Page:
Venezuela today looks like Zimbabwe 15 years ago

Might Venezuela go the way of Zimbabwe? They are culturally very different, but the political parallels are ominous. Both countries have suffered under charismatic revolutionary leaders. Robert Mugabe seized big commercial farms without compensation, wrecking Zimbabwe’s largest industry. Chávez expropriated businesses on a whim, sometimes on live television. Mugabe lost a referendum in 2000 but rigged the subsequent election to keep the (more popular) opposition out of power. The chavistas lost a parliamentary election in December but have used their control of the presidency and supreme court to neuter the (more popular) opposition. Mugabe recruited a ragtag militia of “war veterans” to intimidate his opponents. Chávez recruited gangs from the slums, known as colectivos, to terrorize his. Yet the key similarity between the two regimes is not their huggishness but their economic ineptitude. Both believe that market forces can be bossed around like soldiers on parade. In both cases, the results are similar: shortages, inflation and tumbling living standards. Mugabe has long blamed his country’s economic woes on speculators, traitors, imperialists and homosexuals. Maduro, to his credit, doesn’t blame gay people. But he insists that local capitalists and their American allies are waging an “economic war” on Venezuela. This is absurd: in both economies the assaults have come from their own governments. Real incomes in Zimbabwe fell by two-thirds between 1980, when Mugabe took over, and 2008. They have partially recovered, thanks to dollarization and the scrapping of some of the old man’s daftest policies. For Venezuela, the lesson is plain. (The Economist:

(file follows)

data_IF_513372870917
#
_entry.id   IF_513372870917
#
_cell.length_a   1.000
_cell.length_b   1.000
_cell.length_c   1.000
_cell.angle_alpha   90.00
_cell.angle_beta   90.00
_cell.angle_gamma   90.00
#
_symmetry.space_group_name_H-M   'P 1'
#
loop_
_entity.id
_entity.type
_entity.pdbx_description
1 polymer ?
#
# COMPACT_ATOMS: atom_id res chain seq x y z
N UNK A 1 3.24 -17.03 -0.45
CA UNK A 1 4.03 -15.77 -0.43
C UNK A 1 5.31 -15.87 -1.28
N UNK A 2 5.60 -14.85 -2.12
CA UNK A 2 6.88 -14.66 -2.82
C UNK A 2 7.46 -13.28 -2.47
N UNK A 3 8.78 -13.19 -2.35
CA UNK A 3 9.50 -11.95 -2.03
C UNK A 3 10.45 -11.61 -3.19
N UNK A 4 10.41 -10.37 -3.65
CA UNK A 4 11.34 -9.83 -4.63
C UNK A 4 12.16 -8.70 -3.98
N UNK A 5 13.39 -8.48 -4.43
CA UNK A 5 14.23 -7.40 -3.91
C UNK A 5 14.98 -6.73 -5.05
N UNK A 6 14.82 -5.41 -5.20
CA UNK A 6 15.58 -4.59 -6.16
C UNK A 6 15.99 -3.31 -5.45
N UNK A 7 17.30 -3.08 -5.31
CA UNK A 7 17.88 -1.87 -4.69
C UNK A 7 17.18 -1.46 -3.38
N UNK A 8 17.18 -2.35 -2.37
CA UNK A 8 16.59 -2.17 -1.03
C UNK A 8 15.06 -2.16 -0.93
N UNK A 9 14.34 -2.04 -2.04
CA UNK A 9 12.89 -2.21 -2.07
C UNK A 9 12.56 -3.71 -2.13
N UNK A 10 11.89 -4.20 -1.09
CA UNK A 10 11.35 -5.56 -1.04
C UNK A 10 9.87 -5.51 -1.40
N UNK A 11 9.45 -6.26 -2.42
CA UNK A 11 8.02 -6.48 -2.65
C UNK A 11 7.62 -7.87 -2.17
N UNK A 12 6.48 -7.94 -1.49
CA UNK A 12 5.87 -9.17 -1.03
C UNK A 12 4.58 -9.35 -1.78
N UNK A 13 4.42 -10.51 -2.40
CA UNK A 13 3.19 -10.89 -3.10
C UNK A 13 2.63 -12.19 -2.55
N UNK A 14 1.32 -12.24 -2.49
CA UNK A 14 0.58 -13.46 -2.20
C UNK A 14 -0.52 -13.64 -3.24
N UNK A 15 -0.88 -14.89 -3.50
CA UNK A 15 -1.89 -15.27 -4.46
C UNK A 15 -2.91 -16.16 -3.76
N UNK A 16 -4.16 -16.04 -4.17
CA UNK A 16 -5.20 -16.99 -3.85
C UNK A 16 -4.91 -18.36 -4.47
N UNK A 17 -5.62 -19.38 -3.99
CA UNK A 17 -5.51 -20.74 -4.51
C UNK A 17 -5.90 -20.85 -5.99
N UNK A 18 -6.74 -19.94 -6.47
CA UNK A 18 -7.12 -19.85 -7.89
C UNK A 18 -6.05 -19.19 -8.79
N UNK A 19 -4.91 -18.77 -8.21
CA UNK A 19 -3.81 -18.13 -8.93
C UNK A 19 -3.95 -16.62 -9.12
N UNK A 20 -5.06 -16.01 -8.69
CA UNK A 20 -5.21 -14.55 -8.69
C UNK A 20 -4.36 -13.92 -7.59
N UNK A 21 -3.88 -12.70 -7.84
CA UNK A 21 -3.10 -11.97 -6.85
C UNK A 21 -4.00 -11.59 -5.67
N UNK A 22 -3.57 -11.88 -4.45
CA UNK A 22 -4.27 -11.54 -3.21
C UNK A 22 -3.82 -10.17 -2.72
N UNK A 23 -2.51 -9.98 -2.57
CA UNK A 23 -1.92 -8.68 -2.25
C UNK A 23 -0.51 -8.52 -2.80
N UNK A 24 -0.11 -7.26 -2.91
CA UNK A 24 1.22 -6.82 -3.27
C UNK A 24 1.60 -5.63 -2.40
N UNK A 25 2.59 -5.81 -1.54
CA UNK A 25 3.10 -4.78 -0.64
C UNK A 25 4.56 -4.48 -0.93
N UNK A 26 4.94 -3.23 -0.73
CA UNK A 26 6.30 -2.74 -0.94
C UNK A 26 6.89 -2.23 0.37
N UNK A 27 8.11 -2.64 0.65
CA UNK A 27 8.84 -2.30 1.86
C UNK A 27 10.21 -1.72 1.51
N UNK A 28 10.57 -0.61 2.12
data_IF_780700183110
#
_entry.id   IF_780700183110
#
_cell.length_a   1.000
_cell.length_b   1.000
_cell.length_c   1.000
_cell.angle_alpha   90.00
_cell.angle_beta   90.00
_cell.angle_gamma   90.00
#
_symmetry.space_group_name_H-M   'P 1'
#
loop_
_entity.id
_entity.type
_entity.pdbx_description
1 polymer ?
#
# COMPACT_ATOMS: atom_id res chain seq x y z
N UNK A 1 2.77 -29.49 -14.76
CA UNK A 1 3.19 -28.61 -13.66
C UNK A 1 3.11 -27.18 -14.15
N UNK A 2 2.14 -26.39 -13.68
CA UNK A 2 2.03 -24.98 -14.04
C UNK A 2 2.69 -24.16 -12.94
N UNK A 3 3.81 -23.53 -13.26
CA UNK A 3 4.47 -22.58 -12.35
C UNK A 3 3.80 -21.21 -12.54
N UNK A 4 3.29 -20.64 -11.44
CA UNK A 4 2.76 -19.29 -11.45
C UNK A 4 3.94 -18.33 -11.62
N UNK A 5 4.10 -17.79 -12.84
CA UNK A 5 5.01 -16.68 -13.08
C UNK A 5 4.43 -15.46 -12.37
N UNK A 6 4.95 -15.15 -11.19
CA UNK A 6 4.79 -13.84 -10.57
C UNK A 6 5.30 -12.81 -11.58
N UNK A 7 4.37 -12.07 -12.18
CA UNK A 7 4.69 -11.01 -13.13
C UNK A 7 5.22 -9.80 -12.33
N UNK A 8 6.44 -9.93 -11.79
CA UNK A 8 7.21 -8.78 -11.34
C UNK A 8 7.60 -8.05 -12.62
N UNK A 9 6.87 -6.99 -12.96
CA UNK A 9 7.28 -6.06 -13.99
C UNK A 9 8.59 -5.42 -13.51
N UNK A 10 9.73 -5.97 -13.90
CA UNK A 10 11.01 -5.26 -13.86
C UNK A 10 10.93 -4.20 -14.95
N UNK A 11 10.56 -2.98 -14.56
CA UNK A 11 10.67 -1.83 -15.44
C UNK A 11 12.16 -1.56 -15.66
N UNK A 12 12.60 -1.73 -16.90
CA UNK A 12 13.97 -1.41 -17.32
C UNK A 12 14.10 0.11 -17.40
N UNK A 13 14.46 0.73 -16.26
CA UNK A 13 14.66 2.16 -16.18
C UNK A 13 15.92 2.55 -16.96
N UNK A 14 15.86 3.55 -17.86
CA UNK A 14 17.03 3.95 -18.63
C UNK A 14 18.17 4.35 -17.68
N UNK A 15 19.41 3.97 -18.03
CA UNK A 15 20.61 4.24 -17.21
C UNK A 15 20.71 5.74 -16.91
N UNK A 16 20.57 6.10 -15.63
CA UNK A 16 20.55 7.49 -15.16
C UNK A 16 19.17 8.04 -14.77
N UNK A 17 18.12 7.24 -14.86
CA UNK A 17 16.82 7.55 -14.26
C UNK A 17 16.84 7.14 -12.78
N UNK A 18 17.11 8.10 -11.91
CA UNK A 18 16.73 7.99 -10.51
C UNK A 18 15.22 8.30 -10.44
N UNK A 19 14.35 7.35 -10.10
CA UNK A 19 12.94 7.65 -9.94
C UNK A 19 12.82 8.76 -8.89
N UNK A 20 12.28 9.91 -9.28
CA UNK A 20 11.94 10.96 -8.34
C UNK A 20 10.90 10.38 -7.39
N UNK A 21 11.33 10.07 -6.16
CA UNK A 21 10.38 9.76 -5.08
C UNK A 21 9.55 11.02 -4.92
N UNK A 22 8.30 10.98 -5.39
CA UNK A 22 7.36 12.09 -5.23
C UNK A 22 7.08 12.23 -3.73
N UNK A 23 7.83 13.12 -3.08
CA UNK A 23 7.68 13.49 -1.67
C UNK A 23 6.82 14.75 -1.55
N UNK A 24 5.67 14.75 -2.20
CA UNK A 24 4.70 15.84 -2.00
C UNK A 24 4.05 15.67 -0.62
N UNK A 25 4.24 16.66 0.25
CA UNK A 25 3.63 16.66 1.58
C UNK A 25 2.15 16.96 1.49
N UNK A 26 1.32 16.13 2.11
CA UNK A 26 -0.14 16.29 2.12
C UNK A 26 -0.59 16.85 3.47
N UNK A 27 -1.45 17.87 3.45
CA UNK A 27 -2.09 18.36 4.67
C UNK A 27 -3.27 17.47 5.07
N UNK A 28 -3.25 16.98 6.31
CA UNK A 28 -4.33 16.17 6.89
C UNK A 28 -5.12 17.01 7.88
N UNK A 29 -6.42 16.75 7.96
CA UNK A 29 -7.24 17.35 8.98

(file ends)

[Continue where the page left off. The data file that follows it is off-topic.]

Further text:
Politics and International Affairs


Capriles: We have about half the votes needed to recall Maduro

The opposition presidential candidate in the last two Venezuelan general elections, Henrique Capriles, said on Sunday that they have “almost” half of the four million votes needed to try and end Nicolas Maduro’s presidency via a recall referendum. “The will for change is being felt in all corners of the country. Almost two million people have provided their information because they are ready to sign for the recall,” wrote Capriles in his Sunday press column. Next week, he added, “we will be reporting on what is happening with the recall and what the next activities that we will announce will be to exercise our constitutional right to change the government” of Maduro, who was elected in 2013 for a six-year term. (Latin American Herald Tribune,


Venezuela opposition sees “long road” ahead to sack Maduro 

The Venezuelan government is seen as dragging its feet against a call for a recall vote against President Nicolas Maduro, with opposition lawmakers saying they see “a long road” ahead of them before the poll is taken. Already, a first draft of a special law for recall votes has been approved by the opposition held National Assembly and passage in a second vote seems assured but opposition lawmakers don’t kid themselves: the government will put up a fight. “The referendum is waiting for CNE (the government controlled electoral authority) response. We are waiting for it over the next few days. But it will be a long road”, opposition lawmaker and Assembly Vice President Enrique Marquez wrote to LAHT. (Latin American Herald Tribune,